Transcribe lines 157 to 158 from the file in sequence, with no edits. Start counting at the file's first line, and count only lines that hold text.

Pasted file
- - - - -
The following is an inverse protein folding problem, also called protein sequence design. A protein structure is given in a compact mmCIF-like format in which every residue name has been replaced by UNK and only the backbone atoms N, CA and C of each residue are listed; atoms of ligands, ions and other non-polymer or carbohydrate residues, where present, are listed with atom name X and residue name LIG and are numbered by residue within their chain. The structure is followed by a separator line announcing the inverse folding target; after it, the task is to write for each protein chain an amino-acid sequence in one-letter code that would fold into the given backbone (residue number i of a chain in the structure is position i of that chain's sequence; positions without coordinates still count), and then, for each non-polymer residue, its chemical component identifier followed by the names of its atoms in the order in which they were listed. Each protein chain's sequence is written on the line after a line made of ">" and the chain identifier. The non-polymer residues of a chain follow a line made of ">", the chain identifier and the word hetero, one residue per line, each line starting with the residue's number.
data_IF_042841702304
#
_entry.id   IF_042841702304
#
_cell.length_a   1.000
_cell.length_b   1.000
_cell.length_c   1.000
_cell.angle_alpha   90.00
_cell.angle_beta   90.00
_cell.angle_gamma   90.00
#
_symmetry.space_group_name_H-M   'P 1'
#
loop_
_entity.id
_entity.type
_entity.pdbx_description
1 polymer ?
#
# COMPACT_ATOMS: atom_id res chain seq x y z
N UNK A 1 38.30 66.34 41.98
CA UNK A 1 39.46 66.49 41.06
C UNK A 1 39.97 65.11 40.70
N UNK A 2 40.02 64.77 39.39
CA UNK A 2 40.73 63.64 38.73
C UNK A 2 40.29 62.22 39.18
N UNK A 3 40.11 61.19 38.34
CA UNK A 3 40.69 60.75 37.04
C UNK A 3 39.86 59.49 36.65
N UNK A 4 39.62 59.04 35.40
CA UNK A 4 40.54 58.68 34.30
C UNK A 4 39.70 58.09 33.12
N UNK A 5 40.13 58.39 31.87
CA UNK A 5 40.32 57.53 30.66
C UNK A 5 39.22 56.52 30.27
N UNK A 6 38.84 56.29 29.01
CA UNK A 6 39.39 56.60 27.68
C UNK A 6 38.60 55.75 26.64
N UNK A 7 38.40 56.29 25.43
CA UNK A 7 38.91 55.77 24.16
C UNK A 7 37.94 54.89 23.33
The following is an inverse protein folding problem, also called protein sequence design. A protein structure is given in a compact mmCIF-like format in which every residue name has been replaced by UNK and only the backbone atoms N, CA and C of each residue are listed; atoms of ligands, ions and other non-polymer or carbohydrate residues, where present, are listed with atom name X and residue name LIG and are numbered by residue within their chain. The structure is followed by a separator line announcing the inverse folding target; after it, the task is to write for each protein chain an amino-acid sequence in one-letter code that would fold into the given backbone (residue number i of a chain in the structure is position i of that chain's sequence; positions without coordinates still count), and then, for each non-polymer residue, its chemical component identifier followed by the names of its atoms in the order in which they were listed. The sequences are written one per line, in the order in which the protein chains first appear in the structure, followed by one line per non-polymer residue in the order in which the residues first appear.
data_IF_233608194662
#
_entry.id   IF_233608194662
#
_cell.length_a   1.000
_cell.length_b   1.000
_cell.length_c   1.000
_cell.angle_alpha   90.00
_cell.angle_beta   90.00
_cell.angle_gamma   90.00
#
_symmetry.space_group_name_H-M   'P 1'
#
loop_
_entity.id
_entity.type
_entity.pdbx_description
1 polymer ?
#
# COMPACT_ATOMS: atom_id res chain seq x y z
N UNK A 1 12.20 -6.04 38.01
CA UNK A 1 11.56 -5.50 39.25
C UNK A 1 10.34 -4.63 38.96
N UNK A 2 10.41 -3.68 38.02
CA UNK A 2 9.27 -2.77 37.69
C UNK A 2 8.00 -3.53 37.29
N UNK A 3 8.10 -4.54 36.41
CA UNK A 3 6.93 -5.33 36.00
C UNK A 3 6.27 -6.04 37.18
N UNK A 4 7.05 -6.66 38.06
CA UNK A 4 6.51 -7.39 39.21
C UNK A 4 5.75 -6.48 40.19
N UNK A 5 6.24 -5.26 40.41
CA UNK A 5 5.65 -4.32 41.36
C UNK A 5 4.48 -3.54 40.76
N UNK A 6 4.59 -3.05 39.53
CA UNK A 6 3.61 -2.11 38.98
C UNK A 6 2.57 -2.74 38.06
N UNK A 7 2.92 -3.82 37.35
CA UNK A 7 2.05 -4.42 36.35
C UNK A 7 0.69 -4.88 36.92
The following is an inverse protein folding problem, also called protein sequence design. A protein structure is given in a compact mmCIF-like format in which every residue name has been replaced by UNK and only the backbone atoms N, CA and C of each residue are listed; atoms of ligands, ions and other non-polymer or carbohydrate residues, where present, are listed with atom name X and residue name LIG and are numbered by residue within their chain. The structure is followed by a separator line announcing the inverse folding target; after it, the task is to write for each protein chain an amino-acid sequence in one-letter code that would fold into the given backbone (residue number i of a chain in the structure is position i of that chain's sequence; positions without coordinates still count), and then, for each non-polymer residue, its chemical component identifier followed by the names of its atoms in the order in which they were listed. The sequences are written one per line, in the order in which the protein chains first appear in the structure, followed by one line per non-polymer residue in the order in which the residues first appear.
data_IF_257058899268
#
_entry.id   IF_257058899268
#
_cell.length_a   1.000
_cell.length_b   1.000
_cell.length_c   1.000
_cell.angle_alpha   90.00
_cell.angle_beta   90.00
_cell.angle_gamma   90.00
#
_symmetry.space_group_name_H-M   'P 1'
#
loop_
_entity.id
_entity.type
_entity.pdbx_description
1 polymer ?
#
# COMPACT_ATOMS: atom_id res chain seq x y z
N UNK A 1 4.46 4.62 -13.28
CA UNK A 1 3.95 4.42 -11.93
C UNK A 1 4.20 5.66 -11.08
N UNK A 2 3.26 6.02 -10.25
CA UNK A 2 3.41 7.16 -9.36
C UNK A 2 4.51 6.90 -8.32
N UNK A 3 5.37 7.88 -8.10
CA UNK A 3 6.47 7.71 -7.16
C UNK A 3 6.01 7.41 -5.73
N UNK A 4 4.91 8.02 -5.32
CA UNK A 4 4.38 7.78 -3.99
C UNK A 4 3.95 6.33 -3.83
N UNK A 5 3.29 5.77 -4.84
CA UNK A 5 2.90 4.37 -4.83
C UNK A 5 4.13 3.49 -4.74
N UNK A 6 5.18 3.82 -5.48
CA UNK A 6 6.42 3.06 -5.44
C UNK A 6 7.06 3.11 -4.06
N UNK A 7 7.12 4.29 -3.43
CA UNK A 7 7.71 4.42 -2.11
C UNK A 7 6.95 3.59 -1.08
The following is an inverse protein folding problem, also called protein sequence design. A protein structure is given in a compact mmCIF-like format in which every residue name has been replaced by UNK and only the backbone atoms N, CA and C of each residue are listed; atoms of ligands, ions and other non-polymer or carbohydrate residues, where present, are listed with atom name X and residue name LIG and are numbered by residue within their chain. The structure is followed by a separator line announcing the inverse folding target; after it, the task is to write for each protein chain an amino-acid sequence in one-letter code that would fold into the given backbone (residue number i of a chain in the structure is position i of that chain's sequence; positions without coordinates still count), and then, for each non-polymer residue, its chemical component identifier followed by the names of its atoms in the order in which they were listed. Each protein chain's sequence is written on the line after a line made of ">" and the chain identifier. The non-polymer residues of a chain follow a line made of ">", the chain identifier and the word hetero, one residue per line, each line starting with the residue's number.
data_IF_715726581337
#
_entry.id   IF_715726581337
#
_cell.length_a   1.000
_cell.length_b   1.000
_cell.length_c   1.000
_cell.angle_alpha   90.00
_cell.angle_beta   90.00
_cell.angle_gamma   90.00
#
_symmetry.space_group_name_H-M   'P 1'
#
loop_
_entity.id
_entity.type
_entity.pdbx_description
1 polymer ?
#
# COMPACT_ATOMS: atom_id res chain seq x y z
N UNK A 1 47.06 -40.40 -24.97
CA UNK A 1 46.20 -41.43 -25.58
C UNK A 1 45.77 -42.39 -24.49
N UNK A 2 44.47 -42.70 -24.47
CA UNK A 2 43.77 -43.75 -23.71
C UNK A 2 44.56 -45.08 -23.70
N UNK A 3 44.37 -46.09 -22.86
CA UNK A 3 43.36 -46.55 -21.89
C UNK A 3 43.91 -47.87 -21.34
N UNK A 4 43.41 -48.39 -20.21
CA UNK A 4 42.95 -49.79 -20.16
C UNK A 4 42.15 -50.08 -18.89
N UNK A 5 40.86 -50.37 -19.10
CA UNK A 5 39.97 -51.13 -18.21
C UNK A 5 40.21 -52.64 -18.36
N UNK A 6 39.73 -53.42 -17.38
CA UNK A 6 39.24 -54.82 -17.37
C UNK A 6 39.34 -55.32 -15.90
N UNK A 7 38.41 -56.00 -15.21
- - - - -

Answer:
N UNK A 4 43.41 -48.39 -20.21
CA UNK A 4 42.95 -49.79 -20.16